Will Israel soon have a new prime minister, unseating current Prime Minister Binyamin Netanyahu, who has served in the position for a total of 13 years? After more than two years and four election cycles, will Israel actually swear in a coalition government?
These are great questions, and ones that may have been answered this week. However, the state of Israel’s politics are very fragile, and still uncertain.
A few minutes before midnight on Wednesday, June 2nd, and just before his mandate was due to expire, Yair Lapid, the leader of the Yesh Atid party, called President Reuven Rivlin to tell him that he had succeeded in forming a government. Shockingly, Lapid managed to cobble together a government in which he will not be prime minister for the first two years and which is made up of seven different parties – spanning from the right wing all the way to the left wing on the political spectrum.
Israel also elected a new president on June 2nd. Isaac Herzog will replace Reuven Rivlin in a role in Israel’s government which is largely ceremonial.
After Bibi Netanyahu failed to form a government after this year’s March elections, the mandate was given to Yair Lapid. After the war with Gaza stalled those talks, seemingly out of nowhere Lapid announced this week he had succeeded in forming a government.
Here is a quick overview of the seven parties that will be in the new government, with their political leanings.
- Yesh Atid, led by Yair Lapid: center-left
- Yamina, led by Naftali Bennet: right
- New Hope, led by Gidon Saar: right
- Yisrael Beytenu, led by Avigdor Lieberman: center-right
- Meretz, led by Nitzan Horowitz: left
- Labor, led by Merav Michaeli: left
- United Arab List, led by Mansour Abbas: left
Interestingly enough, even though Yesh Atid is the largest party in the coalition with 17 seats, Yair Lapid has agreed to allow Naftali Bennet fill the position of prime minister for the first two years of the term, then Lapid will rotate in to become prime minister for the last two years. Naftali Bennet’s Yamina Party only has seven seats. Many people are calling it ridiculous for a party leader to become prime minister with only seven out of the 120-seat Knesset. However, a recent poll shows that 47% of Israelis support a Bennet/Lapid-led government.
Even though Bennet has made moves that have angered many of his right-wing supporters, his policies in government have nearly always been strong for the country, so it is hopeful that he will make a good prime minister. While Lapid has always been aligned with the political left, he is not necessarily a left-wing politician. As this is his first time in a coalition government, there is much we don’t know about him as an untested politician.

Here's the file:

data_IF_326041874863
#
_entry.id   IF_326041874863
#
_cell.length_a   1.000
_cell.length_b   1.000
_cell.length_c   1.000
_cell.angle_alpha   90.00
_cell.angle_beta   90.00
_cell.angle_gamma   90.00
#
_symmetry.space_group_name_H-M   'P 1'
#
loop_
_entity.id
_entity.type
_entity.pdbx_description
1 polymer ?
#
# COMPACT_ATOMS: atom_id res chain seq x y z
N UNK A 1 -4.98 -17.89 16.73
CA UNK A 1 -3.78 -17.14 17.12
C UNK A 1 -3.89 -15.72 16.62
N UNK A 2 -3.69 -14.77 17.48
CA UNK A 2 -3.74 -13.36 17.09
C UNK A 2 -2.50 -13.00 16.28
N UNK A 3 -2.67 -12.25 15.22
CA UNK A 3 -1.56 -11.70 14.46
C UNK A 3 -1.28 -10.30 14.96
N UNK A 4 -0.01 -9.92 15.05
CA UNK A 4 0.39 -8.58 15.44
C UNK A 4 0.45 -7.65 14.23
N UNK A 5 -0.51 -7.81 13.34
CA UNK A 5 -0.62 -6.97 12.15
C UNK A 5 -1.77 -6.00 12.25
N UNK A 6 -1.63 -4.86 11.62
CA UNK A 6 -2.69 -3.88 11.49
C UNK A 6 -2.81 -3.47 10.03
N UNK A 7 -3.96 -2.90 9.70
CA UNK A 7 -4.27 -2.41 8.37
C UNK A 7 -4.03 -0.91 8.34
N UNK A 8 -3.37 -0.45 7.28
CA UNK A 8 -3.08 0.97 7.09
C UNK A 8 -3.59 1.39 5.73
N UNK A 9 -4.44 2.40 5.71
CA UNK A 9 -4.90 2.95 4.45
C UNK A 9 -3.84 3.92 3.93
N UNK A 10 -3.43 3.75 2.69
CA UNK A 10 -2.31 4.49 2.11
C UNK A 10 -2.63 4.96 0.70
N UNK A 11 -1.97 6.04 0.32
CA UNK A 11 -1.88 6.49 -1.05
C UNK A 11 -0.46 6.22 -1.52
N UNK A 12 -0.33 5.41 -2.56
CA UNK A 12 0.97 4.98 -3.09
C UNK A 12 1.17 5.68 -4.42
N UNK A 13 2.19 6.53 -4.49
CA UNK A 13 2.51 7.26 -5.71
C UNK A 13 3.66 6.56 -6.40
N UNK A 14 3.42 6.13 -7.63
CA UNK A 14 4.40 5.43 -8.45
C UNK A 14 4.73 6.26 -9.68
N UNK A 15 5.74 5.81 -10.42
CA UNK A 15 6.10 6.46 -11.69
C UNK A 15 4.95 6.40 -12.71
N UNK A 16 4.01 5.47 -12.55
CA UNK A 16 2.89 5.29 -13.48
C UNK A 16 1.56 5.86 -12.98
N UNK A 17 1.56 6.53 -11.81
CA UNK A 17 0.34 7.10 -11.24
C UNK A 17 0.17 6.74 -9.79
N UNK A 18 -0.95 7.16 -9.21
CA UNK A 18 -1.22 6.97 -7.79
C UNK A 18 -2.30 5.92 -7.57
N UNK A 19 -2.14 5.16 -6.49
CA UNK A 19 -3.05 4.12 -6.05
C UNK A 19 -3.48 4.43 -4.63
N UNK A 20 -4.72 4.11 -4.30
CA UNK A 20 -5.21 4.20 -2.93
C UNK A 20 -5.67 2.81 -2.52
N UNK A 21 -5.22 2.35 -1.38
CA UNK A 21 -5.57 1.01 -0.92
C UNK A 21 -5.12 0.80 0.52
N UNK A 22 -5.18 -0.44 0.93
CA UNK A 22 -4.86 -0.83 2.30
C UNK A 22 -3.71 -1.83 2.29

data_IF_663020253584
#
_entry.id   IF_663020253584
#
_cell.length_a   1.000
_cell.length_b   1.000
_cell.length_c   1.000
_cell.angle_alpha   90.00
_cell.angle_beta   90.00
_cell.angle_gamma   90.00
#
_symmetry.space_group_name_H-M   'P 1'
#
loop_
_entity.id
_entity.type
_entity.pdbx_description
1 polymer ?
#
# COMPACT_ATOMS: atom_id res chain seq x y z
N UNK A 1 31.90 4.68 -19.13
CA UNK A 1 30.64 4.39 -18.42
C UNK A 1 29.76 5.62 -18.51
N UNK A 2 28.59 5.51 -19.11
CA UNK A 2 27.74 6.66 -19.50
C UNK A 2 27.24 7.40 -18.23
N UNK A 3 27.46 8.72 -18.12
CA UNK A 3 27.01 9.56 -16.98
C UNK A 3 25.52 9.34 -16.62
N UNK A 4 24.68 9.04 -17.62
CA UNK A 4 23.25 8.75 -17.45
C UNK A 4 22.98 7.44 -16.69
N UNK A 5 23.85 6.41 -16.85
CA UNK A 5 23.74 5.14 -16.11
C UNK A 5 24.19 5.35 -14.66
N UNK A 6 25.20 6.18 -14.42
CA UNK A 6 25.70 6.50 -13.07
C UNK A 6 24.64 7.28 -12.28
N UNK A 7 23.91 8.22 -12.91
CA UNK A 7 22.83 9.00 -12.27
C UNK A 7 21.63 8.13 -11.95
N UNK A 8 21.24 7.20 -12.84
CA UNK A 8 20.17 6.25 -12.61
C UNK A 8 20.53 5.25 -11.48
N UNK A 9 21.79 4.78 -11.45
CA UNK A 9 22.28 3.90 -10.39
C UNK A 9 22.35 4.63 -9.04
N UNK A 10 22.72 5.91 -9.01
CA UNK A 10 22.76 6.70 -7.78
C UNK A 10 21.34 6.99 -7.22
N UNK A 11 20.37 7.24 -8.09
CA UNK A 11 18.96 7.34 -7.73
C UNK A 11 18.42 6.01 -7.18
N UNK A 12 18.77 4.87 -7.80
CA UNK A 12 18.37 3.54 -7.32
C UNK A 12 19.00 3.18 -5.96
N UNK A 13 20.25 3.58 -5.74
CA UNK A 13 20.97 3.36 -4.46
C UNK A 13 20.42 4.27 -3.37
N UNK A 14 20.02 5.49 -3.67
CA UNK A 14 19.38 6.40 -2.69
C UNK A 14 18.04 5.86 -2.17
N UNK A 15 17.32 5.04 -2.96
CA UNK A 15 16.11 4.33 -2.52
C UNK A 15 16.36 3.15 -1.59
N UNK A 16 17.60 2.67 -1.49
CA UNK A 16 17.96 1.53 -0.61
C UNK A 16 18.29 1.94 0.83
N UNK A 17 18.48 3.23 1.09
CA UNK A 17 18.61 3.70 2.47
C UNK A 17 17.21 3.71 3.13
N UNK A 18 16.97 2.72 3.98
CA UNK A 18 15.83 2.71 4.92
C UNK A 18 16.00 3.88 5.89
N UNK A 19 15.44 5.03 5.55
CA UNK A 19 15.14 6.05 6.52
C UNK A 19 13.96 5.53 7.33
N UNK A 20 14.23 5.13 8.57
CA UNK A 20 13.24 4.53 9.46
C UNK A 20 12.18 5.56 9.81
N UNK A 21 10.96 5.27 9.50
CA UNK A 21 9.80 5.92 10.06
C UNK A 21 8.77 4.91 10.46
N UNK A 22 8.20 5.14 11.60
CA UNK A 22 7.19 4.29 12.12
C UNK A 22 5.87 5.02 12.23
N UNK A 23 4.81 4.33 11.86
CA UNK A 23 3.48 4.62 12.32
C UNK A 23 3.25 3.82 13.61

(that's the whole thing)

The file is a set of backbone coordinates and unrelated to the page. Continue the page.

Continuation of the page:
Here is a quick overview of how the most important ministerial positions will be allocated in the new government:
- Prime Minister: Naftali Bennett (Yamina)
- Alternate Prime Minister/Foreign Minister: Yair Lapid (Yesh Atid)
- Defense Minister: Benny Gantz (Blue and White)
- Finance Minister: Avigdor Lieberman (Yisrael Beytenu)
- Justice Minister: Gideon Sa’ar (New Hope)
- Education Minister: Yifat Shasha-Biton (New Hope)
- Interior Minister: Ayelet Shaked (Yamina)
- Transportation Minister: Merav Michaeli (Labor)
Before we wrap up, a word about Mansour Abbas: even though Arab parties make up a large percentage of the Knesset, this is the first time in Israel’s history that an Arab party has agreed to join a coalition government. Many on the right wing are angered that politicians like Naftali Bennet have agreed to join with Abbas, who they claim supports terrorists. Abbas, for his part, has been keeping his public statements very moderate lately, even saying that he would have preferred to join a right-wing government, as opposed to the new “change government,” which is what many are calling the new coalition.
Mansour Abbas is the leader of the United Arab List, and a member of the southern branch of the Islamist Movement in Israel. The northern branch of the Islamist Movement is known for their hatred of Israel, anti-government stance, and their ties to Hamas.
Even though he has met with Hamas officials in the past, Abbas insists that he did so only to advance efforts for peace. Right-wingers claim that he has supported terrorists and Hamas, but lately, Abbas has been touting a message of peace. When Arab Israeli citizens wreaked havoc and terrorism in the city of Lod during the recent conflict with Gaza, Abbas said that Arabs would lead efforts to repair and rehabilitate the synagogues that were burned down. In an interview with Jordanian media this week however, Abbas stated that he is not Israeli, but a part of the Palestinian Arab public in Israel. Clearly, and somewhat like Yair Lapid, Mansour Abbas is a political wild card.
Altogether, the formation of a new government has left many Israelis with a feeling of hope that the country may finally get back on their feet after multiple years of political fighting and four rounds of elections. Others however, are angry that right-wing and left-wing politicians are forming a government together and claim that nothing will be accomplished due to the wide variety of political opinions that will prevail.
If all goes well, the new government could be sworn into the Knesset as early as next week, although current politicians could stall the inauguration for several weeks.